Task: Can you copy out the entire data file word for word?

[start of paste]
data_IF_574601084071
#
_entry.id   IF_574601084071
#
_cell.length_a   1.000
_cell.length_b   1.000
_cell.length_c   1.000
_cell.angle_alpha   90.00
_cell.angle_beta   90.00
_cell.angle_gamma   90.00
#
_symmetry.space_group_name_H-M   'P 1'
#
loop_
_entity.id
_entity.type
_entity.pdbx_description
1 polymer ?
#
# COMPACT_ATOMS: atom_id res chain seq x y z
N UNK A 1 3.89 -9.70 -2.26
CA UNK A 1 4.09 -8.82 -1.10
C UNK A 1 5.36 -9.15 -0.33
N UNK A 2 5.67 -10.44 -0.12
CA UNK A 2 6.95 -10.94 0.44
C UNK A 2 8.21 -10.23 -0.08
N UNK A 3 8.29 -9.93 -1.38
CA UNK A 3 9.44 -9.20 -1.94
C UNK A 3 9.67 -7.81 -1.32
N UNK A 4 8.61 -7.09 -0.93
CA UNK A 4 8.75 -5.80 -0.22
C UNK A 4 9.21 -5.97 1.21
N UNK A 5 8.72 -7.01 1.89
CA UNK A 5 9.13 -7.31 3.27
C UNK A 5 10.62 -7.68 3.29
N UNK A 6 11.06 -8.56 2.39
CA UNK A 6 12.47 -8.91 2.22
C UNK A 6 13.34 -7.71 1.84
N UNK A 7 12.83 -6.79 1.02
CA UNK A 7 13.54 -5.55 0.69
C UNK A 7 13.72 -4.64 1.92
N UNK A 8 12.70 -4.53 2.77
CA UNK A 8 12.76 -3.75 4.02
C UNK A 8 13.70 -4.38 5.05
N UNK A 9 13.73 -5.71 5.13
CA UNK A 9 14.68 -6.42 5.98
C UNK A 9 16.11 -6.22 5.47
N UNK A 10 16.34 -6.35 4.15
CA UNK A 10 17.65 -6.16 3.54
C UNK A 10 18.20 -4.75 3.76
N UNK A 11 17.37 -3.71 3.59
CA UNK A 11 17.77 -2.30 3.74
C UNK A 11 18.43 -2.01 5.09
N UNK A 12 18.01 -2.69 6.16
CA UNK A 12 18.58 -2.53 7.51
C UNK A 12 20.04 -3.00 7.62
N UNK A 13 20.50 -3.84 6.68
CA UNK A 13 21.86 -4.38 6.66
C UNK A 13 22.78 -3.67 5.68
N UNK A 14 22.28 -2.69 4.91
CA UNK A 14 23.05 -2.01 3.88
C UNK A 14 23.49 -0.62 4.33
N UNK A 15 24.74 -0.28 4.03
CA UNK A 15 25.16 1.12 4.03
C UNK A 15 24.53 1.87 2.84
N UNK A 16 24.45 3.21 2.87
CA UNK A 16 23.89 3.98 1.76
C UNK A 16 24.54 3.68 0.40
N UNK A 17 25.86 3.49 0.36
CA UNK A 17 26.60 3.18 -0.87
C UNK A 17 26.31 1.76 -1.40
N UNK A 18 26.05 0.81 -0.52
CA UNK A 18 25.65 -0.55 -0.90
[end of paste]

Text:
data_IF_574601084071
#
_entry.id   IF_574601084071
#
_cell.length_a   1.000
_cell.length_b   1.000
_cell.length_c   1.000
_cell.angle_alpha   90.00
_cell.angle_beta   90.00
_cell.angle_gamma   90.00
#
_symmetry.space_group_name_H-M   'P 1'
#
loop_
_entity.id
_entity.type
_entity.pdbx_description
1 polymer ?
#
# COMPACT_ATOMS: atom_id res chain seq x y z
N UNK A 1 3.89 -9.70 -2.26
CA UNK A 1 4.09 -8.82 -1.10
C UNK A 1 5.36 -9.15 -0.33
N UNK A 2 5.67 -10.44 -0.12
CA UNK A 2 6.95 -10.94 0.44
C UNK A 2 8.21 -10.23 -0.08
N UNK A 3 8.29 -9.93 -1.38
CA UNK A 3 9.44 -9.20 -1.94
C UNK A 3 9.67 -7.81 -1.32
N UNK A 4 8.61 -7.09 -0.93
CA UNK A 4 8.75 -5.80 -0.22
C UNK A 4 9.21 -5.97 1.21
N UNK A 5 8.72 -7.01 1.89
CA UNK A 5 9.13 -7.31 3.27
C UNK A 5 10.62 -7.68 3.29
N UNK A 6 11.06 -8.56 2.39
CA UNK A 6 12.47 -8.91 2.22
C UNK A 6 13.34 -7.71 1.84
N UNK A 7 12.83 -6.79 1.02
CA UNK A 7 13.54 -5.55 0.69
C UNK A 7 13.72 -4.64 1.92
N UNK A 8 12.70 -4.53 2.77
CA UNK A 8 12.76 -3.75 4.02
C UNK A 8 13.70 -4.38 5.05
N UNK A 9 13.73 -5.71 5.13
CA UNK A 9 14.68 -6.42 5.98
C UNK A 9 16.11 -6.22 5.47
N UNK A 10 16.34 -6.35 4.15
CA UNK A 10 17.65 -6.16 3.54
C UNK A 10 18.20 -4.75 3.76
N UNK A 11 17.37 -3.71 3.59
CA UNK A 11 17.77 -2.30 3.74
C UNK A 11 18.43 -2.01 5.09
N UNK A 12 18.01 -2.69 6.16
CA UNK A 12 18.58 -2.53 7.51
C UNK A 12 20.04 -3.00 7.62
N UNK A 13 20.50 -3.84 6.68
CA UNK A 13 21.86 -4.38 6.66
C UNK A 13 22.78 -3.67 5.68
N UNK A 14 22.28 -2.69 4.91
CA UNK A 14 23.05 -2.01 3.88
C UNK A 14 23.49 -0.62 4.33
N UNK A 15 24.74 -0.28 4.03
CA UNK A 15 25.16 1.12 4.03
C UNK A 15 24.53 1.87 2.84
N UNK A 16 24.45 3.21 2.87
CA UNK A 16 23.89 3.98 1.76
C UNK A 16 24.54 3.68 0.40
N UNK A 17 25.86 3.49 0.36
CA UNK A 17 26.60 3.18 -0.87
C UNK A 17 26.31 1.76 -1.40
N UNK A 18 26.05 0.81 -0.52
CA UNK A 18 25.65 -0.55 -0.90